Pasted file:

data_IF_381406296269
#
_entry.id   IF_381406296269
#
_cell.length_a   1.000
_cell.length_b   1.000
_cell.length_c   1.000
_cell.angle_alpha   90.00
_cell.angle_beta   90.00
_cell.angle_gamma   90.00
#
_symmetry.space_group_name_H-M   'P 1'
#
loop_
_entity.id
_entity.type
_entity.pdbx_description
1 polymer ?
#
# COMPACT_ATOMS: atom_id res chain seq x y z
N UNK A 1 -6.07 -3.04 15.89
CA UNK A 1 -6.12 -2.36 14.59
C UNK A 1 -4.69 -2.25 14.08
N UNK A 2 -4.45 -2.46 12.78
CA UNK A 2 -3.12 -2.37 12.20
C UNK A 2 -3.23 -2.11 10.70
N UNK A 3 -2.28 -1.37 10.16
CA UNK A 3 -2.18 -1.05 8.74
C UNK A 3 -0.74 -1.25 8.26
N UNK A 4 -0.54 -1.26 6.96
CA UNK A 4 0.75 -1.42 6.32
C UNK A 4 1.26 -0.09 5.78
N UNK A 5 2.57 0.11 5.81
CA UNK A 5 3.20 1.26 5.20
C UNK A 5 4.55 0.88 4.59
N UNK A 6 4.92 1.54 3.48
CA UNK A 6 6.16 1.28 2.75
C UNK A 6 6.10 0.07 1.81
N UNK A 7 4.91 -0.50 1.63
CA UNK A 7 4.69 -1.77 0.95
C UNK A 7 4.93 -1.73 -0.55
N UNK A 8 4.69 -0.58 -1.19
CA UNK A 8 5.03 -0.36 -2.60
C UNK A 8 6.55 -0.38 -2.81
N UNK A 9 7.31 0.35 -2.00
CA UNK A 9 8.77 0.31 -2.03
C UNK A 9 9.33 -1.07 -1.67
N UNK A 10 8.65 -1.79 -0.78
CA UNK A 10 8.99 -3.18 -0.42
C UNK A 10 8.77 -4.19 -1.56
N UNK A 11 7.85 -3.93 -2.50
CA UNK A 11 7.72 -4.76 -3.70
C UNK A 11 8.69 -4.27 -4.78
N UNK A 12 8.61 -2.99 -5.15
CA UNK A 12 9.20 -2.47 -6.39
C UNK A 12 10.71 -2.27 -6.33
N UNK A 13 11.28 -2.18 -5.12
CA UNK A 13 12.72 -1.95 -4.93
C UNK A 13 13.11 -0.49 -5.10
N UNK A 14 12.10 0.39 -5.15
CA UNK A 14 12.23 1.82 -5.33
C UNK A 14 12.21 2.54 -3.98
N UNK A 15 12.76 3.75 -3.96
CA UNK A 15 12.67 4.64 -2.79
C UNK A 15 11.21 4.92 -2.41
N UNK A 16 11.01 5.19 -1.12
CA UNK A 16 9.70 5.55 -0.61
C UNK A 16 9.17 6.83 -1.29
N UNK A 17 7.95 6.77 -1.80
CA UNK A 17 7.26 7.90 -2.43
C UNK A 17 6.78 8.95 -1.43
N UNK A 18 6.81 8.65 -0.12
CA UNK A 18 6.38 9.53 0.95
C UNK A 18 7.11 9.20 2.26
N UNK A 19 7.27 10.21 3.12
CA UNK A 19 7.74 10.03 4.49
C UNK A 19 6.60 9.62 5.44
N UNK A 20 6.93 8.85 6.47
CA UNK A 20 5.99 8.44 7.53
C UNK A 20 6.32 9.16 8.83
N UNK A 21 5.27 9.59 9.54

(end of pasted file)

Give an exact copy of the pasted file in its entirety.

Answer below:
data_IF_381406296269
#
_entry.id   IF_381406296269
#
_cell.length_a   1.000
_cell.length_b   1.000
_cell.length_c   1.000
_cell.angle_alpha   90.00
_cell.angle_beta   90.00
_cell.angle_gamma   90.00
#
_symmetry.space_group_name_H-M   'P 1'
#
loop_
_entity.id
_entity.type
_entity.pdbx_description
1 polymer ?
#
# COMPACT_ATOMS: atom_id res chain seq x y z
N UNK A 1 -6.07 -3.04 15.89
CA UNK A 1 -6.12 -2.36 14.59
C UNK A 1 -4.69 -2.25 14.08
N UNK A 2 -4.45 -2.46 12.78
CA UNK A 2 -3.12 -2.37 12.20
C UNK A 2 -3.23 -2.11 10.70
N UNK A 3 -2.28 -1.37 10.16
CA UNK A 3 -2.18 -1.05 8.74
C UNK A 3 -0.74 -1.25 8.26
N UNK A 4 -0.54 -1.26 6.96
CA UNK A 4 0.75 -1.42 6.32
C UNK A 4 1.26 -0.09 5.78
N UNK A 5 2.57 0.11 5.81
CA UNK A 5 3.20 1.26 5.20
C UNK A 5 4.55 0.88 4.59
N UNK A 6 4.92 1.54 3.48
CA UNK A 6 6.16 1.28 2.75
C UNK A 6 6.10 0.07 1.81
N UNK A 7 4.91 -0.50 1.63
CA UNK A 7 4.69 -1.77 0.95
C UNK A 7 4.93 -1.73 -0.55
N UNK A 8 4.69 -0.58 -1.19
CA UNK A 8 5.03 -0.36 -2.60
C UNK A 8 6.55 -0.38 -2.81
N UNK A 9 7.31 0.35 -2.00
CA UNK A 9 8.77 0.31 -2.03
C UNK A 9 9.33 -1.07 -1.67
N UNK A 10 8.65 -1.79 -0.78
CA UNK A 10 8.99 -3.18 -0.42
C UNK A 10 8.77 -4.19 -1.56
N UNK A 11 7.85 -3.93 -2.50
CA UNK A 11 7.72 -4.76 -3.70
C UNK A 11 8.69 -4.27 -4.78
N UNK A 12 8.61 -2.99 -5.15
CA UNK A 12 9.20 -2.47 -6.39
C UNK A 12 10.71 -2.27 -6.33
N UNK A 13 11.28 -2.18 -5.12
CA UNK A 13 12.72 -1.95 -4.93
C UNK A 13 13.11 -0.49 -5.10
N UNK A 14 12.10 0.39 -5.15
CA UNK A 14 12.23 1.82 -5.33
C UNK A 14 12.21 2.54 -3.98
N UNK A 15 12.76 3.75 -3.96
CA UNK A 15 12.67 4.64 -2.79
C UNK A 15 11.21 4.92 -2.41
N UNK A 16 11.01 5.19 -1.12
CA UNK A 16 9.70 5.55 -0.61
C UNK A 16 9.17 6.83 -1.29
N UNK A 17 7.95 6.77 -1.80
CA UNK A 17 7.26 7.90 -2.43
C UNK A 17 6.78 8.95 -1.43
N UNK A 18 6.81 8.65 -0.12
CA UNK A 18 6.38 9.53 0.95
C UNK A 18 7.11 9.20 2.26
N UNK A 19 7.27 10.21 3.12
CA UNK A 19 7.74 10.03 4.49
C UNK A 19 6.60 9.62 5.44
N UNK A 20 6.93 8.85 6.47
CA UNK A 20 5.99 8.44 7.53
C UNK A 20 6.32 9.16 8.83
N UNK A 21 5.27 9.59 9.54